Feast & Famine in the ag industry

FAMINE: As competition intensifies for the best potential students among institutions of higher learning, the University of Wisconsin-Oshkosh didn’t do itself any favors recently by spending $20,000 to host a speech by anti-GMO, anti-modern agriculture activist Vandana Shiva.
Spending taxpayer money — essentially using the dollars of local farmers to host a speaker who attacks local farmers — was defended by the typical Ivory Tower Intellectual argument that colleges should foster “open” conversation and intellectual curiosity.

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Dairy-sponsored run/walk aids kids

By Michael Kuehl
Similar to America’s dairy industry, the nation’s running community finds itself in difficult circumstances.
While the competitive running sector doubled in demand and participation between 2005 and 2013, it more recently has struggled to maintain its customer base. While 19 million Americans participated in running events in 2013, the number fell just below 17 million just a few years later.
With these statistics, one probably wonders why, in 2017, would Dairy Cares of Wisconsin – a non-profit that benefits Children’s Hospital of Wisconsin – want to organize a Fun Run/Walk? The answer is simple — opportunity. We had an important story to tell and a critical cause to support, and whether we reached 250 people or 500, we knew we wanted to go beyond the dairy industry and reach out to the wider community.

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More farmers consider growing industrial hemp

By Jesse Cameron
A once popular agricultural crop is finding new fans.
Industrial hemp, which is used in a variety of products, was hit hard by the Marijuana Tax Act in 1937, which did not distinguish between hemp and its cousin, the cannabis plant. The act was passed due to concern about the drug, with support from industry interests, including timber, that were worried about a new process that easily created paper from hemp.
As part of the 2014 Farm Bill, however, Congress opened the door to allow farmers the opportunity to grow marijuana’s non-psychoactive cousin as a research pilot program. Since then, 32 states have signed on board to participate in research pilot programs related to industrial hemp. Colorado leads the nation in hemp production, accounting for one-third of all legal production.

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Wisconsin dairies hosting breakfasts during June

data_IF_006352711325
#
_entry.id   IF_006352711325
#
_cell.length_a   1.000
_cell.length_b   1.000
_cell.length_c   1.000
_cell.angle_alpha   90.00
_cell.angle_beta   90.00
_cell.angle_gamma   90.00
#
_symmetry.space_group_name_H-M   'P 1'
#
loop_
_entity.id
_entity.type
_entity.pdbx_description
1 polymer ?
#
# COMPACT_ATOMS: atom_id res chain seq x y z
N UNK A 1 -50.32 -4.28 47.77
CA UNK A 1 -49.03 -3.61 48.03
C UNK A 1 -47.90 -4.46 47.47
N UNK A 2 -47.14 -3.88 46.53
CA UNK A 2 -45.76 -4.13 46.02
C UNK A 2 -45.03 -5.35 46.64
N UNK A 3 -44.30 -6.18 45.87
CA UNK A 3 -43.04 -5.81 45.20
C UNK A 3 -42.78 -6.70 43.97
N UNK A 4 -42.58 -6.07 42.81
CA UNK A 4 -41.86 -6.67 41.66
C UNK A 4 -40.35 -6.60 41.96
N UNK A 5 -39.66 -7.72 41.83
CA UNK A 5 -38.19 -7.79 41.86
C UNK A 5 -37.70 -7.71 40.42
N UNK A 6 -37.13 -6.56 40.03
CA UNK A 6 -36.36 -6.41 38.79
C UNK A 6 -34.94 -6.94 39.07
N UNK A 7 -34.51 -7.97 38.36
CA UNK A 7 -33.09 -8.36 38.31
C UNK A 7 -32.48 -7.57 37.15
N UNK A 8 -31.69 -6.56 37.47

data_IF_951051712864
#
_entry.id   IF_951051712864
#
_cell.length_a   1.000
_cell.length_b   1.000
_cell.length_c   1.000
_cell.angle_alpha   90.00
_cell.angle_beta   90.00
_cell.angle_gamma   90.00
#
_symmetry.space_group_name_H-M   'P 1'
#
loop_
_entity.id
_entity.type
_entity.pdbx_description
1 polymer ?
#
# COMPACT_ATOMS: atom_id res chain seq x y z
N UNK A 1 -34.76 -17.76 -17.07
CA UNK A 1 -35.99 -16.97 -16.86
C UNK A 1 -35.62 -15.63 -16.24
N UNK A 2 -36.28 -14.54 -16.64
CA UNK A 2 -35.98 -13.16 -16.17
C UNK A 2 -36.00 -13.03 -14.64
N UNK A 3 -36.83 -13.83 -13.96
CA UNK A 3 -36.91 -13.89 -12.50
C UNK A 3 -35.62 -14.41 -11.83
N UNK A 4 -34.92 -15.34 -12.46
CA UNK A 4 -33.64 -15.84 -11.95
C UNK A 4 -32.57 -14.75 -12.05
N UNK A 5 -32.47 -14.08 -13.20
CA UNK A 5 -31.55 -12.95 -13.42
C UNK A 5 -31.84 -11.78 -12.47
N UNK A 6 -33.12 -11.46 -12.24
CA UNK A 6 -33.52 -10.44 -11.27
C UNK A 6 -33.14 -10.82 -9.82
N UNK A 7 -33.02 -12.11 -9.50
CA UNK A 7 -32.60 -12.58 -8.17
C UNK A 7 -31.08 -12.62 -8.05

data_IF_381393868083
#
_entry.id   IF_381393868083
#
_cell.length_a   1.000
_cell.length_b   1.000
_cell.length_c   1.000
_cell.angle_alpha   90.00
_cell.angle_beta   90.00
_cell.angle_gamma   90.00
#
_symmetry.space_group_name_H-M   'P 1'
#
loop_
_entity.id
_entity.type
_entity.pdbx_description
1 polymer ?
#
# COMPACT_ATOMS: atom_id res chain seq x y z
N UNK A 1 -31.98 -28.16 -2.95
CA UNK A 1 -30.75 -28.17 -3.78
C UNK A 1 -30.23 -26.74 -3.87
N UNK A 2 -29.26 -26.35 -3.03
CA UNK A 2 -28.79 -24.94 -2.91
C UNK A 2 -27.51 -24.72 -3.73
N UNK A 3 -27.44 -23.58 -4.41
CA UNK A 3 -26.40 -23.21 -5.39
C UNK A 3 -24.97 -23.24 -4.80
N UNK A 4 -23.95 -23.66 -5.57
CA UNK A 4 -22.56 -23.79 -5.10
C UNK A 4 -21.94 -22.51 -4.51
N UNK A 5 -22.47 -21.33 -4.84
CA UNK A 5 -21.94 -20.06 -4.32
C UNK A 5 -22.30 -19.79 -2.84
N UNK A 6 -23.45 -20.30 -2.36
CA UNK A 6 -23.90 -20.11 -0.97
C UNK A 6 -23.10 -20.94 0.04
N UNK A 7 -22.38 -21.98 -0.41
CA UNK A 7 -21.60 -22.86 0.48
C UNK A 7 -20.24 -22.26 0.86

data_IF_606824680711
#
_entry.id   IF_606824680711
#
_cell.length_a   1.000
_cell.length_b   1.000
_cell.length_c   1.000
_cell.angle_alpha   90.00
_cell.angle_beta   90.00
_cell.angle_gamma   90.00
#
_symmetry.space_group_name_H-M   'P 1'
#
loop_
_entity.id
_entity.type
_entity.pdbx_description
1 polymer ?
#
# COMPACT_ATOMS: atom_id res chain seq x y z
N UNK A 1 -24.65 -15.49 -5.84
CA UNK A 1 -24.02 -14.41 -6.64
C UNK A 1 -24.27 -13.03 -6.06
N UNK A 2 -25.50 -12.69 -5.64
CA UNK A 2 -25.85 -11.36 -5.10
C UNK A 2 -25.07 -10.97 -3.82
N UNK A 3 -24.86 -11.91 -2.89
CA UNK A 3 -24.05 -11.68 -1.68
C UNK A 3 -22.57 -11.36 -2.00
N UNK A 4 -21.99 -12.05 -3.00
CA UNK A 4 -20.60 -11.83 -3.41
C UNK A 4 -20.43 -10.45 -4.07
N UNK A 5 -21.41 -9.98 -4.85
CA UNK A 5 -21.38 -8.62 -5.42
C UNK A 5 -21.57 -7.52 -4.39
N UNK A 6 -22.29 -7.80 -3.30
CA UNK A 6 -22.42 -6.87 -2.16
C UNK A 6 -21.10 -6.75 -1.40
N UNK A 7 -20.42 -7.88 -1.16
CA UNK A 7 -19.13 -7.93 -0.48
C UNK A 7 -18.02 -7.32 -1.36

Tony Korn of Junion Homestead Farm in Casco, Wis., expects to have thousands of visitors show up for breakfast on Father’s Day.
“We chose to host the 2018 Kewaunee County Breakfast on the Farm to celebrate Junion Homestead Farm’s 150th anniversary of family farming,” Korn said of the June 17 event. “I volunteered about five years ago to secure the 2018 date. We have been planning for the last two years to ensure that everything on the farm is ready to go for the event.”
Korn is one of several dozen farmers across Wisconsin who open up their barns to members of the public during June Dairy Month.

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Indiana firm turns manure into bedding

By Leah Call
Indiana-based innovator Roland Kessler can turn manure into money. Well, not literally, but he can convert what is typically one of the biggest challenges on a dairy farm into a cost-saving, environment enhancing, revenue-producing, value-added product.
Over the last 10 years, Kessler and his partners have perfected the technology, which converts dairy waste into a product that can be used as livestock bedding or as a marketable soil amendment for use in the horticulture industry.
While there are other waste-converting technologies on the market, Eco-Tek LLC says it sets itself apart because of its efficiency and its business model.

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Michigan dairy processing expands


An illustration of Foremost Farms’ new dairy processing plant in Michigan.

By Jessie Cameron
Michigan dairy processors are rapidly increasing capacity as two new dairy processing facilities will be built during the next few years while a current site is expanding.
In April, Agropur Inc., a subsidiary of Canadian-based Agropur Cooperative, announced plans to put $21.3 million into its current plant in Wyoming, Mich., by adding new equipment and making modifications to the facilities. Foremost Farms is building a new $59.7 million processing facility in Greenville, while a partnership with Glanbia plc, Dairy Farmers of America and Select Milk Producers Inc. is working together on a plan to bring a new processing facility online in 2020.